May 13, 2014
What the Economist Forgets in its History of Five Financial Crises
Posted by Erik Gerding

A few weeks back (I am catching up on my blogging), the Economist featured a terrific essay on “A History of Finance in Five Crises.”  The conclusion of the essay – “successive reforms have tended to insulate investors from risk” and “this pins risk on the public purse … [t]o solve this problem means putting risk back into the private sector” – resonates.  However, the Economist makes a few surprising errors of omission in reaching this point.

First, many financial crises occurred without much of a state bailouts or safety net.  The Economist starts its history with the Panic of 1792 in the United States.  By that point England had already experienced a crisis in the late 1690s and the South Seas Bubble in 1720 and France had suffered through the searing Mississippi Bubble (I discuss all of these in Chapter 2 of my book).  The Economist then hopscotches to the Panic of 1825.  Roughly every ten years after that, Britain experienced another bubble and crash (also detailed in my book).  It is less than clear how government safety nets triggered these crises.

These crises point to a second omission: each of these 19th Century British crises – the Panic of 1825, the Panic of 1837, the Crisis of 1847 (it is a mystery to me what causes some incidents to qualify as a “Panic” and others to be a “Crisis”), the Crisis of 1857, and the Overend Gurney Crisis of 1866 – was preceded by a liberalization of corporate law or an expansion of limited liability for corporate shareholders.  Some scholars wax poetic about the “sine curve” of regulation without tracing that back in history.   Well, British corporate law (see also Chapter 2 of my book) provides the caffeine for that coffee.  This corporate law history has several important implications:

State intervention in financial markets takes other forms than deposit insurance and government bailouts.  This intervention often occurs before crises.  Indeed, I argue that booming markets and bubbles create strong incentives for interest groups to lobby for, and policymakers to provide, legal changes that further stimulate markets.  What I call “regulatory stimulus” goes beyond “deregulation” and includes government subsidies or legal preferences (think bankruptcy exemptions for swaps) for particular markets.  It also includes active government investments in markets (think all those state land and money giveaways to 19th Century railways).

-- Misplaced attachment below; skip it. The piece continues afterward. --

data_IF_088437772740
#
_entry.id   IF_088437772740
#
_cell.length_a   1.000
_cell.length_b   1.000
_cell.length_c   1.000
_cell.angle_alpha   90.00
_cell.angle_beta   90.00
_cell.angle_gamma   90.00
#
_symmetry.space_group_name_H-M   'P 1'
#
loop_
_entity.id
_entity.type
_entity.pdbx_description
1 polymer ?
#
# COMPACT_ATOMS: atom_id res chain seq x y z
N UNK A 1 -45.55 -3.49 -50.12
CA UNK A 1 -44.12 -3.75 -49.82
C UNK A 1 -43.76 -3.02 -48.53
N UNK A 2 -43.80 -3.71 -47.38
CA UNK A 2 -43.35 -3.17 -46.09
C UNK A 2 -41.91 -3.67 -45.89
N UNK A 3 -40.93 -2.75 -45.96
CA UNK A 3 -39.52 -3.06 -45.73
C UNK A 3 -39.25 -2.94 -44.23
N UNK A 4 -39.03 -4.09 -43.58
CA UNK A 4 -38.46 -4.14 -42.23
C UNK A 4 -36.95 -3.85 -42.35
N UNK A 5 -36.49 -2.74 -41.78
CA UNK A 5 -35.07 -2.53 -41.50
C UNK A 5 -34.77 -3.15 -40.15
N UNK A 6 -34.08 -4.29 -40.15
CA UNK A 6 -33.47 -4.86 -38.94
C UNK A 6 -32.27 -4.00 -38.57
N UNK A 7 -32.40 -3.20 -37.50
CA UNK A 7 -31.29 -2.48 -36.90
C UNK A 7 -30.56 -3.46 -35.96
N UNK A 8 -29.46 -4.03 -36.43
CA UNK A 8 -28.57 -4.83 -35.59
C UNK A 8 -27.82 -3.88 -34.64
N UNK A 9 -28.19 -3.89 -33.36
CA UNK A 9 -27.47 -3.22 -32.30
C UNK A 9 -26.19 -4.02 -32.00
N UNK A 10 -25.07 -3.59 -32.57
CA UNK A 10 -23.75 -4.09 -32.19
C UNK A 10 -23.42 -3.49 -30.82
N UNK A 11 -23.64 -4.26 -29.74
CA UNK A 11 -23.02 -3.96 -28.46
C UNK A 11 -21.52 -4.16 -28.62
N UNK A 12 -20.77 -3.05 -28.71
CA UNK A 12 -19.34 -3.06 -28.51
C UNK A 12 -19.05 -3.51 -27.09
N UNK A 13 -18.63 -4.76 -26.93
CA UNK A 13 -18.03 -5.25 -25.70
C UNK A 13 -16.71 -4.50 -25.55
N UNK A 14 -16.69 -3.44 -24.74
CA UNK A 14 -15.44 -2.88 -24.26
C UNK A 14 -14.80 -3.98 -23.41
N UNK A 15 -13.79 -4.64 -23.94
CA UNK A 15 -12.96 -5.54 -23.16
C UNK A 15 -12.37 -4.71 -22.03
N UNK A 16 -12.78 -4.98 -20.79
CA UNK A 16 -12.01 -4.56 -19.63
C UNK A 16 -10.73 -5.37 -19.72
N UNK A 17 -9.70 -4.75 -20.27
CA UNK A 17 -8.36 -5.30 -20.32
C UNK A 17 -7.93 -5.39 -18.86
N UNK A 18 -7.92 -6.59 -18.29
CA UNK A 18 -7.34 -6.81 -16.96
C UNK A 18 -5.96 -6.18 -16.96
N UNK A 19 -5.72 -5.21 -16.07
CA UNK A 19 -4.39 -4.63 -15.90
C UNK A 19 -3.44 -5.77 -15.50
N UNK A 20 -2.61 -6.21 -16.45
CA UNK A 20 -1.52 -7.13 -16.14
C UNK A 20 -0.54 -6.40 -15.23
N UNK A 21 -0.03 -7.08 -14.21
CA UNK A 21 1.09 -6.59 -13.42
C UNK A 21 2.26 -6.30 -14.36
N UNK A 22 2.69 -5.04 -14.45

Regulatory stimulus in the form of changes to corporate law has particularly powerful effects.  The corporate form provides ideal for lobbying for regulatory favors: corporations solve collective action problems by centralizing decision-making and allow managers to lobby with “other people’s money.” 

Moreover, as the Economist hints but doesn’t quite hammer home, limited liability can generate moral hazard, which becomes particularly vicious if risk-taking can be externalized onto financial markets and taxpayers.

The Economist’s third omission is the most amusing (at least to nerds like me).  The magazine notes that after the Overend Gurney Crisis in 1866, “Britain then enjoyed 50 years of financial calm, a fact that some historians reckon was due to the prudence of a banking sector stripped of moral hazard.”  Many economists reckon that these years of calm owe more to the Bank of England finally assuming the mantle of lender of last resort in a banking crisis.  The intellectual godfather of this was none other than Walter Bagehot, the legendary editor of the Economist.  Perhaps this failure to provide credit where it is due owes to some intellectual Oedipal issues at the journal?

The fourth omission in the essay is perhaps the most unforgivable.  The Economist talks about the Great Crash of 1929 without mentioning the critique that the Federal Reserve failed to serve as lender-of-last-resort and pursued a destructive monetary policy at critical junctures.  Indeed, these are state interventions that many economists advocate that central banks take in the face of a banking crisis.  These state interventions also provide a government safety net that can create moral hazard.

 Which leads to the most biting criticism of the Economist piece: letting the economy burn in the wake of a financial crisis is pure but risks being purely destructive.  Rather than focusing on unravelling government safety nets for markets, we should be thinking about how to regulate financial firms given their inevitability.

Corporate Law, Financial Crisis, Financial Institutions, Legal History | Bookmark

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